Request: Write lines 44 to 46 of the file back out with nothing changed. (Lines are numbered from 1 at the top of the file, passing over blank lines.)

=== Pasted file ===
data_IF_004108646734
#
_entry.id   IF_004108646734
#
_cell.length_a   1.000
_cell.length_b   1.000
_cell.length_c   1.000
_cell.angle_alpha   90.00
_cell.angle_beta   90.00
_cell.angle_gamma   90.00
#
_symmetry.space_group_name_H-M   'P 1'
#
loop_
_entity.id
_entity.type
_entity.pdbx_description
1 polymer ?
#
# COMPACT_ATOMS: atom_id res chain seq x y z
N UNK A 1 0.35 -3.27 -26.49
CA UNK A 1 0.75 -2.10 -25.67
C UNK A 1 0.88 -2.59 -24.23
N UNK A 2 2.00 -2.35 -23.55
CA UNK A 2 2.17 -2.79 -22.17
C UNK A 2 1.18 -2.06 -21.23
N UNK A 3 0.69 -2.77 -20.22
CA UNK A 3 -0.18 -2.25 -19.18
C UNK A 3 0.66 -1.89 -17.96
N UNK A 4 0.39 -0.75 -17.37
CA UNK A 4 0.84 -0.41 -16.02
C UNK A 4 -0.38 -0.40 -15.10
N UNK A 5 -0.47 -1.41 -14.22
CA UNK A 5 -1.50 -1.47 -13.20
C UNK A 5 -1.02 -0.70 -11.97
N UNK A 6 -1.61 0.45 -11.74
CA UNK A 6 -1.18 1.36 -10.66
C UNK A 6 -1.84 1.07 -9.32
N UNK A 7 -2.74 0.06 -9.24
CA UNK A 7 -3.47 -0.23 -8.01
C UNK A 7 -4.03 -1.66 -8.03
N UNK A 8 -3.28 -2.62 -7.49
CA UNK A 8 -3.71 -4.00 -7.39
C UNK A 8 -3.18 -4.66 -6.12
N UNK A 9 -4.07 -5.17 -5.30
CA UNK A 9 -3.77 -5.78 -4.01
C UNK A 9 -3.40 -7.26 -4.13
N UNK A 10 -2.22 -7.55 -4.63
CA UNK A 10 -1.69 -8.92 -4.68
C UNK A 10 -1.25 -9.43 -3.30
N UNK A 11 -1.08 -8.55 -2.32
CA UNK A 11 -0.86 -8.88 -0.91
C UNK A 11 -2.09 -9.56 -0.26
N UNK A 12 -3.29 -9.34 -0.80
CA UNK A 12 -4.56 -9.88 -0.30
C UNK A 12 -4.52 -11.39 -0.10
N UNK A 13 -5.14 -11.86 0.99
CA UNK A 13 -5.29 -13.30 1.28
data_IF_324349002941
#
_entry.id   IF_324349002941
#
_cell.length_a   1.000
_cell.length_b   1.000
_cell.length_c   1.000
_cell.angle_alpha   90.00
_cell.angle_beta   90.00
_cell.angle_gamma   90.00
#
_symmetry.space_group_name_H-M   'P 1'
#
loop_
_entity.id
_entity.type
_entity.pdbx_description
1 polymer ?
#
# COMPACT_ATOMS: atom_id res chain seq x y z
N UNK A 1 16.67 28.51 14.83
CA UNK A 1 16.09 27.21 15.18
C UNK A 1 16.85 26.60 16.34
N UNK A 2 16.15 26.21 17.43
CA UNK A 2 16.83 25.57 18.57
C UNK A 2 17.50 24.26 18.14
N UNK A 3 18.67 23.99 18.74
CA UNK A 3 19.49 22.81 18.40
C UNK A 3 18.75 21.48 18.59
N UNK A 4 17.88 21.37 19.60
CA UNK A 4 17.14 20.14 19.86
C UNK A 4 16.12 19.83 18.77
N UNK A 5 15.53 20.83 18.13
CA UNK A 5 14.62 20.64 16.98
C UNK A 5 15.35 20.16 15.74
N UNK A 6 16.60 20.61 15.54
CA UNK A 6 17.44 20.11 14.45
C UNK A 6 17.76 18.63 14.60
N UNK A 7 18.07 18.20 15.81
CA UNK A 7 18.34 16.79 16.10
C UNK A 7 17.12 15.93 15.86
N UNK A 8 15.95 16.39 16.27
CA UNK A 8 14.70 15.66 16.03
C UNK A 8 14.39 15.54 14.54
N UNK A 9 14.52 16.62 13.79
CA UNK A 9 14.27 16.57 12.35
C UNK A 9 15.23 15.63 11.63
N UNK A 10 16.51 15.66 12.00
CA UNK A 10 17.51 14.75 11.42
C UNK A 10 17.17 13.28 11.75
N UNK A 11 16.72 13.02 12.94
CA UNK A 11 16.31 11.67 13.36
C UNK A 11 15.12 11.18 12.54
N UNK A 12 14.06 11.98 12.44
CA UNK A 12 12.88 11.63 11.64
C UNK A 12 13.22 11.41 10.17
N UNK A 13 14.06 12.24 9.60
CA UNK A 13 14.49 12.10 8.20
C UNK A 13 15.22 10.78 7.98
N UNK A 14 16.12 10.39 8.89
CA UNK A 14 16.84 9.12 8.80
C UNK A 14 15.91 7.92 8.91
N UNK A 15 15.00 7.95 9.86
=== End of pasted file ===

C UNK A 8 -3.18 -4.66 -6.12
N UNK A 9 -4.07 -5.17 -5.30
CA UNK A 9 -3.77 -5.78 -4.01